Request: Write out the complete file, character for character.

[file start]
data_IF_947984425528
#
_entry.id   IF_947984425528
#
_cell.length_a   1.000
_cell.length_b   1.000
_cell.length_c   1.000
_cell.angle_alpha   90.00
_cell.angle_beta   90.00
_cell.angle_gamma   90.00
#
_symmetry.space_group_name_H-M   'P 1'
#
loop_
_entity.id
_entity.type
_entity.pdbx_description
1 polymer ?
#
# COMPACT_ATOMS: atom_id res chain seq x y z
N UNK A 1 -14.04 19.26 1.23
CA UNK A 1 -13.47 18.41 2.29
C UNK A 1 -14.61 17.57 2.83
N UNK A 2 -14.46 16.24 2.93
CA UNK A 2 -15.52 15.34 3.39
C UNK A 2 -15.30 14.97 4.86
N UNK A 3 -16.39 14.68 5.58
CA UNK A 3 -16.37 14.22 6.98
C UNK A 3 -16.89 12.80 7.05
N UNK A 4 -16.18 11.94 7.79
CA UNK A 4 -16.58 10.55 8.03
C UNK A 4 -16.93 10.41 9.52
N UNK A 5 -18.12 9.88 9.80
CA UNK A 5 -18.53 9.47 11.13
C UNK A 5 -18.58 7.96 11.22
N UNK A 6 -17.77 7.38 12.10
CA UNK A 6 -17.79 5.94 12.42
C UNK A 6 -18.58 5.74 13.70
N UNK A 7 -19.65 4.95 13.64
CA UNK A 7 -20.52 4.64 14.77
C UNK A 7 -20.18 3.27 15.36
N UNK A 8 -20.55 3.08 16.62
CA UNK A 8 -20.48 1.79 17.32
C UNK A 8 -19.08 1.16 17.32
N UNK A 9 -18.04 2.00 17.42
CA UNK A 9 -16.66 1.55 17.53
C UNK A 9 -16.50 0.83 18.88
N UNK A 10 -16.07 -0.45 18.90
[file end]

data_IF_947984425528
#
_entry.id   IF_947984425528
#
_cell.length_a   1.000
_cell.length_b   1.000
_cell.length_c   1.000
_cell.angle_alpha   90.00
_cell.angle_beta   90.00
_cell.angle_gamma   90.00
#
_symmetry.space_group_name_H-M   'P 1'
#
loop_
_entity.id
_entity.type
_entity.pdbx_description
1 polymer ?
#
# COMPACT_ATOMS: atom_id res chain seq x y z
N UNK A 1 -14.04 19.26 1.23
CA UNK A 1 -13.47 18.41 2.29
C UNK A 1 -14.61 17.57 2.83
N UNK A 2 -14.46 16.24 2.93
CA UNK A 2 -15.52 15.34 3.39
C UNK A 2 -15.30 14.97 4.86
N UNK A 3 -16.39 14.68 5.58
CA UNK A 3 -16.37 14.22 6.98
C UNK A 3 -16.89 12.80 7.05
N UNK A 4 -16.18 11.94 7.79
CA UNK A 4 -16.58 10.55 8.03
C UNK A 4 -16.93 10.41 9.52
N UNK A 5 -18.12 9.88 9.80
CA UNK A 5 -18.53 9.47 11.13
C UNK A 5 -18.58 7.96 11.22
N UNK A 6 -17.77 7.38 12.10
CA UNK A 6 -17.79 5.94 12.42
C UNK A 6 -18.58 5.74 13.70
N UNK A 7 -19.65 4.95 13.64
CA UNK A 7 -20.52 4.64 14.77
C UNK A 7 -20.18 3.27 15.36
N UNK A 8 -20.55 3.08 16.62
CA UNK A 8 -20.48 1.79 17.32
C UNK A 8 -19.08 1.16 17.32
N UNK A 9 -18.04 2.00 17.42
CA UNK A 9 -16.66 1.55 17.53
C UNK A 9 -16.50 0.83 18.88
N UNK A 10 -16.07 -0.45 18.90